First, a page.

Much of J-horror is known for its unashamed strangeness and capacity for bizarre violence, especially in the early 2000s. But Japanese genre films have always been remarkable. Before on-screen violence really existed, the country’s directors were crafting a few of the most gorgeous and terrifying horror films ever to grace our eyes. With lavish doses of mythology, folklore and feudal warfare, these five films are guaranteed to keep you awake.
Woven into a realist tale of survival during the feudal wars, this film features a look at spirits as the draw of desire. One of the several stories that the film examines is that of a greedy peasant who is seduced by a woman, without realizing that she died long ago. Yet many of the surrounding stories, void of the supernatural, are equally as disturbing in their depictions of wartime cruelty. This is stunning cinematic poetry at its moody height.
A darkly comedic, vicious and symbolic movie, ONIBABA is a favorite of horror maestros like William Friedkin and Guillermo del Toro. It isn’t exactly a ghost story – but it is deeply haunting in its moral exploration of desperate people. It also features one of the creepiest masks in cinema history. This one slowly mounts in atmosphere, tension and madness until the shocking conclusion; featuring images that sink deep into the viewer’s psyche and remain festering there.
Crafted by the man behind ONIBABA, this revenge story has some of the most unsettling spirit imagery I’ve ever seen. Its patient, dreamlike atmosphere and extraordinarily crisp visuals lay the groundwork for a bitter and bleak look into folklore. The score is also uncommonly spectral and frightening. The ghost story at its core is fantastic, but even better are its themes and forebodings – a statement about violence and cruelty against women. Dripping with dark mood and intimations, KURONEKO is a one-of-a-kind supernatural myth.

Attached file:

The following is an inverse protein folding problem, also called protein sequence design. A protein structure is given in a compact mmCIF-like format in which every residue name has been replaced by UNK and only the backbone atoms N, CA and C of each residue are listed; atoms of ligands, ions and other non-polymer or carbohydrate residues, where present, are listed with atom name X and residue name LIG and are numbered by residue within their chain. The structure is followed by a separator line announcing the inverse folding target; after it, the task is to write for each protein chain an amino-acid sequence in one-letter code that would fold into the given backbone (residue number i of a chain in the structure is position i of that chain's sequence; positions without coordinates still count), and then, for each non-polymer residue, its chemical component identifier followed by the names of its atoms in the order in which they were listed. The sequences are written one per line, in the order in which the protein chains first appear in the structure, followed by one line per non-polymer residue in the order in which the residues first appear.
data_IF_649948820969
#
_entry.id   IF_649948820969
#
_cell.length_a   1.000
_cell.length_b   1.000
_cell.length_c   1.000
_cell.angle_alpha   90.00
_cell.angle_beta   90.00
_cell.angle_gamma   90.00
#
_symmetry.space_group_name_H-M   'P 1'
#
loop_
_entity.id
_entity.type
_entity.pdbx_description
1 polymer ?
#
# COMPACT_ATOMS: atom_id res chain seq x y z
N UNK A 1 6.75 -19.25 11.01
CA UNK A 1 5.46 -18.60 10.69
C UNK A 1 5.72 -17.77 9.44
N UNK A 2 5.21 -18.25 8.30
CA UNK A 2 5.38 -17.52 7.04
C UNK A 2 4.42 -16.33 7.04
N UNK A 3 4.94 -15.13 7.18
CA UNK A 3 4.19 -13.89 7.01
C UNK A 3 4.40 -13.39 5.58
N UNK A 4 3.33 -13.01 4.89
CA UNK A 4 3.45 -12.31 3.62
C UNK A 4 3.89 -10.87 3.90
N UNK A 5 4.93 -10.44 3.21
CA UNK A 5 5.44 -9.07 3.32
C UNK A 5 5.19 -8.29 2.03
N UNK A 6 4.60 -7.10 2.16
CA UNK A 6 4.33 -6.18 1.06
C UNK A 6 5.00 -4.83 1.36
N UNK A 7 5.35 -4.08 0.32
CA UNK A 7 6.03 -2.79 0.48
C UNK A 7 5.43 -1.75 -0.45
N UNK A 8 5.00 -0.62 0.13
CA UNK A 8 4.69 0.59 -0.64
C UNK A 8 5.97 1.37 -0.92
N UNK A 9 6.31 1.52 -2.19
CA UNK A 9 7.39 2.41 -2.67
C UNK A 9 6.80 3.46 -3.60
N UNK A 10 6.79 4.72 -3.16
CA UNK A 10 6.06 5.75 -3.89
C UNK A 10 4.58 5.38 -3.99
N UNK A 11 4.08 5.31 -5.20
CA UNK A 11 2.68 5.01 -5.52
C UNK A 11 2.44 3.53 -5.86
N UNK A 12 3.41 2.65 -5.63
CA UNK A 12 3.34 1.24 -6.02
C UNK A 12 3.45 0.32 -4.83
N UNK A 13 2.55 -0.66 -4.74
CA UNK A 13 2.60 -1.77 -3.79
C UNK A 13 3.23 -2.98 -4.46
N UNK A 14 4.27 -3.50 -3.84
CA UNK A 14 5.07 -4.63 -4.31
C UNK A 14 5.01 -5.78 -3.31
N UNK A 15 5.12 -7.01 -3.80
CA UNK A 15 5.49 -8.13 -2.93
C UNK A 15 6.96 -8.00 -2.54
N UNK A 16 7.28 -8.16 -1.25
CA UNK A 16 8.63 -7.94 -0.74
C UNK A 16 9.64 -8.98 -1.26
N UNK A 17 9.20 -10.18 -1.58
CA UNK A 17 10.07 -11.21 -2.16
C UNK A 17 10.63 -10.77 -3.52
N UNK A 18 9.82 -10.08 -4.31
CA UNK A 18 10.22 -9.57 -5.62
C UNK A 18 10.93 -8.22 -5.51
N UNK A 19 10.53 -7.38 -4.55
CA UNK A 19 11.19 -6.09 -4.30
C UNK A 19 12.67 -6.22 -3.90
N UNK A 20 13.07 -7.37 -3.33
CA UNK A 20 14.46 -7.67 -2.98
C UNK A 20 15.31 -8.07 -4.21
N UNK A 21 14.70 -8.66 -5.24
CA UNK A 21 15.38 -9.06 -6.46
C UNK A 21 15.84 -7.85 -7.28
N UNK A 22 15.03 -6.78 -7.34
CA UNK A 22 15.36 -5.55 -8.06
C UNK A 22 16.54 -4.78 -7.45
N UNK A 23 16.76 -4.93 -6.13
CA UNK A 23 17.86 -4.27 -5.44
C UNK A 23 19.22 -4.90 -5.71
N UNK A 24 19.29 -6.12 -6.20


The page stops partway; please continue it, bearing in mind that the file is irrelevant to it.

A moving Impressionistic painting, this is one of the most sumptuous horror films ever made. The collection of classic Japanese legends that it tells is eerie and moving, and the visuals make it all the more so. This is pure dark poetry. The cinematography graces the screen like a series of Impressionistic paintings granted unnatural life, spinning tales of classic morality and brilliant twists. At three hours, it’s a commitment to watch, but the reward is massive for fans of patient, artistic and totally unique filmmaking.
Considered the first “extreme” Japanese horror film, this classical low-budget tale of sin and punishment predicts several films – the surreal melodrama of Lynch and the supernatural violence of Fulci, to name a few. The first hour is a dark and over the top drama about murder and vengeance, but the final moments deliver one of the coolest depictions of Hell ever committed to celluloid, a sequence that feels like Raimi adapting Dante. Bold, horrific visuals and a surprisingly epic atmosphere make this one stand out in spite of its slow, crazy plot.
Did I miss any? Comment below and recommend some more Japanese classics!